February 11, 2019

Playful coding with a famous painting. Magritte

In this activity I try to show how we can have fun using coding to hack or play with a famous painting. Specifically, I used Scratch to do some playful coding with the painting "The pilgrim", by René Magritte. Magritte is an artist that children like very much (like all surrealists) because of his ability to unsettle you and make you wonder what you're seeing.

The programming in my project is very simple. It allows to move the head of "The pilgrim" with the arrow keys and make it coincide with the body (in the painting they are separate). You can also change the head and make others appear: the same face covered by an apple (a reference to another painting by Magritte), the Scratch cat, or Picasso's face.

In this project we are exploring two of the many things we can perform on a painting through creative computing: (1) to make an object in the painting move, and (2) to make appear new objects that were not in the painting.

Even if we use images of artworks for educational purposes, it is very important that we always cite the works and the authors.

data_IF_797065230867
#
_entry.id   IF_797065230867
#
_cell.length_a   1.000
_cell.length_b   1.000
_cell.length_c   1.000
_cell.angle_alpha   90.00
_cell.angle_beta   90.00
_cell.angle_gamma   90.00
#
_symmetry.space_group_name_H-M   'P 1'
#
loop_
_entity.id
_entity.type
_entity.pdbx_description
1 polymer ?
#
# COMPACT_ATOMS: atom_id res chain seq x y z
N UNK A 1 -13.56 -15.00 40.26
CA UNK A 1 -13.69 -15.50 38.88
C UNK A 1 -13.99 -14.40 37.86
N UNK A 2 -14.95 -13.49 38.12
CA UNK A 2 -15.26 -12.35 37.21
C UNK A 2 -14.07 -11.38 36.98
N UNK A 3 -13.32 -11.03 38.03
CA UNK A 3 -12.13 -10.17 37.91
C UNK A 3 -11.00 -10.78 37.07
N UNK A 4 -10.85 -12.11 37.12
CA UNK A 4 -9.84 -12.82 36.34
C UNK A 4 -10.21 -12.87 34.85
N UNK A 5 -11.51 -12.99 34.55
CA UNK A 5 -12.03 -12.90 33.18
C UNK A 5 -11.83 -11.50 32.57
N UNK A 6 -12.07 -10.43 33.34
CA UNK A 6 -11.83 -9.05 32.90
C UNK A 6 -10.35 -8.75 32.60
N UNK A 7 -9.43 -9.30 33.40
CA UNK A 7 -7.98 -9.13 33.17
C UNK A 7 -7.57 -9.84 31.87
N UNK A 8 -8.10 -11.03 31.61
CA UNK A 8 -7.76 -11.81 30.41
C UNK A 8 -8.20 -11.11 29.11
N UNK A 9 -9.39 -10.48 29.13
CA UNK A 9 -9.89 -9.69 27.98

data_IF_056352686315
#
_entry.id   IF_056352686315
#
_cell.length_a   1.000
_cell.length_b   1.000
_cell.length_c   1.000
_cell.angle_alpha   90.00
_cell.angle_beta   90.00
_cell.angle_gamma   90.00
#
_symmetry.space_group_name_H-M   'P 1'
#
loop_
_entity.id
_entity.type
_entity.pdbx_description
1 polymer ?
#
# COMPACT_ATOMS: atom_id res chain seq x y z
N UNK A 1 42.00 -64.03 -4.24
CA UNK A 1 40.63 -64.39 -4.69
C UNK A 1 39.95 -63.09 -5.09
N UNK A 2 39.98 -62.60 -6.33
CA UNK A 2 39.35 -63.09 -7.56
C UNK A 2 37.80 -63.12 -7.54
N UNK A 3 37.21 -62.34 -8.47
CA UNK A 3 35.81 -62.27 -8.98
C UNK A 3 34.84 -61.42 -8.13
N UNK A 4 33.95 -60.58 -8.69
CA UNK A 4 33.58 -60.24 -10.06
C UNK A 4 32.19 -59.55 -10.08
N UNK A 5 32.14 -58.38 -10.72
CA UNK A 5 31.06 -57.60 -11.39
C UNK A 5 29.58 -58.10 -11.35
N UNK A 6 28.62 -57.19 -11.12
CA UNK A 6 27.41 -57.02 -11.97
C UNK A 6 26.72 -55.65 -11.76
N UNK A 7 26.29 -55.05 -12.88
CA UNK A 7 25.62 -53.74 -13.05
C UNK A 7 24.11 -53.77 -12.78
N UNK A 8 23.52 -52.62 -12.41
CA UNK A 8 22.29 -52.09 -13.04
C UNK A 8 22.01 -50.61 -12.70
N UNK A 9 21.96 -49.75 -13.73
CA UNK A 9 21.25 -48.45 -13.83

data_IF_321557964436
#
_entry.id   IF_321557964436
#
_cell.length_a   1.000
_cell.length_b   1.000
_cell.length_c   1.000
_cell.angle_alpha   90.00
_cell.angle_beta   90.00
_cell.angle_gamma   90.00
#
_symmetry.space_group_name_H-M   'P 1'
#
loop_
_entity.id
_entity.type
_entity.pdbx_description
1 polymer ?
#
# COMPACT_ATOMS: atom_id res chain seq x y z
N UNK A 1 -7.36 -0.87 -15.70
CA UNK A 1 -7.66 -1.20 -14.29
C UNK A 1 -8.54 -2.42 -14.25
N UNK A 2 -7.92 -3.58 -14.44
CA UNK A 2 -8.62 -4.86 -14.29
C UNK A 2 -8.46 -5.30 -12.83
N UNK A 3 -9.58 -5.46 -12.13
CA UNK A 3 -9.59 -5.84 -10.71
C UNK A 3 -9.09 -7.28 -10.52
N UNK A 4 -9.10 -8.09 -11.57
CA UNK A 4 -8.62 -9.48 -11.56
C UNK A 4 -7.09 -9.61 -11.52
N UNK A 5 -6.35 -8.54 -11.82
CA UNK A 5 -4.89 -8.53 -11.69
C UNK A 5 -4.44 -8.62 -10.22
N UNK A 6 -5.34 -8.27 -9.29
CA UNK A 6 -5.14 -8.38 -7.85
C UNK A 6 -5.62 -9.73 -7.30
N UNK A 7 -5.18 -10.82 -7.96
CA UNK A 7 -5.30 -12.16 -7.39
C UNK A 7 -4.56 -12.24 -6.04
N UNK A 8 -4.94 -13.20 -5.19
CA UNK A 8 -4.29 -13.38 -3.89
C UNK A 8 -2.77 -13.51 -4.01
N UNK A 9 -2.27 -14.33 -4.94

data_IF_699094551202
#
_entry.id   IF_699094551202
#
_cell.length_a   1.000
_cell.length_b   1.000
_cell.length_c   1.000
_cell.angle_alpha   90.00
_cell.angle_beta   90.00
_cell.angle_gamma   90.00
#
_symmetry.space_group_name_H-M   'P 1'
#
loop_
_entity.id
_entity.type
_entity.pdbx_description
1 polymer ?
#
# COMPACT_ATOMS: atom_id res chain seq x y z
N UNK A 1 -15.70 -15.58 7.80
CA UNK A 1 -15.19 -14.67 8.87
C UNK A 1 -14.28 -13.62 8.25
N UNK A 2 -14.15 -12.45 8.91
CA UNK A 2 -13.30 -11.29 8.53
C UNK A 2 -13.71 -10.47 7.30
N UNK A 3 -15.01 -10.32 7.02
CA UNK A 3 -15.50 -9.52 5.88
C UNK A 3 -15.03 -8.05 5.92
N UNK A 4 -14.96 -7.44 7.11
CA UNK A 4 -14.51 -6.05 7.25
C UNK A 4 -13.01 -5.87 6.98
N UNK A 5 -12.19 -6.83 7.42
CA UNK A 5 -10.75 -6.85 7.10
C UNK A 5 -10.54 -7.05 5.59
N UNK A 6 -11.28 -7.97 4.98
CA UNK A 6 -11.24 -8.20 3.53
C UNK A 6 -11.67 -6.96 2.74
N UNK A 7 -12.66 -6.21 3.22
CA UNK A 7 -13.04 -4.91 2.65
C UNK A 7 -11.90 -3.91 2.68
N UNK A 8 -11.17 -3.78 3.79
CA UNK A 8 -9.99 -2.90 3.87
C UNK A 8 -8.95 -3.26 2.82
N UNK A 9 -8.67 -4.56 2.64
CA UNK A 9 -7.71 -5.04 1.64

To move an object in the painting, first we have to turn it into a "sprite". This means that we have to cut it out from the image, and fill the remaining space so that the cut is not noticeable (content-aware fill). In the image below you can see the original painting, the version without the face, and the face.

Although cutting images with the Scratch drawing editor is feasible, if we want to do a precise work, then it is not recommended. To do this kind of tasks we can use free and open source software like Gimp. There are also online editors like Pixlr. Gimp has a plugin called "Resynthesizer" that allows you to select something you want to remove from an image, and with the push of a key, it's gone without a trace.

When you have completed these steps, programming with Scratch is very easy. Simply put the painting without the face as a background (or as a sprite in the back layer) and then add a sprite that is the face you have saved in a separate file. From then on you can move the face, modify it, add sounds, or anything else you can think of.

I've added some buttons to the project that allow you to change the face. I do it through "costumes". The same sprite has several costumes with other images that I have added. Check the project and the scripts here, and feel free to remix it.


There are many ways to reimagine this activity. Take a look at other Magritte's paintings, you will see that they are very thought-provoking and will give you a lot of ideas. Let the children explore them. Also think about how to add interactivity with the physical world. For example, there are some objects that appear recurrently in Magritte's paintings (hats, apples, pipes, umbrellas). You can play with real objects and the Makey-Makey kit to make them appear or disappear from the paintings on the screen.


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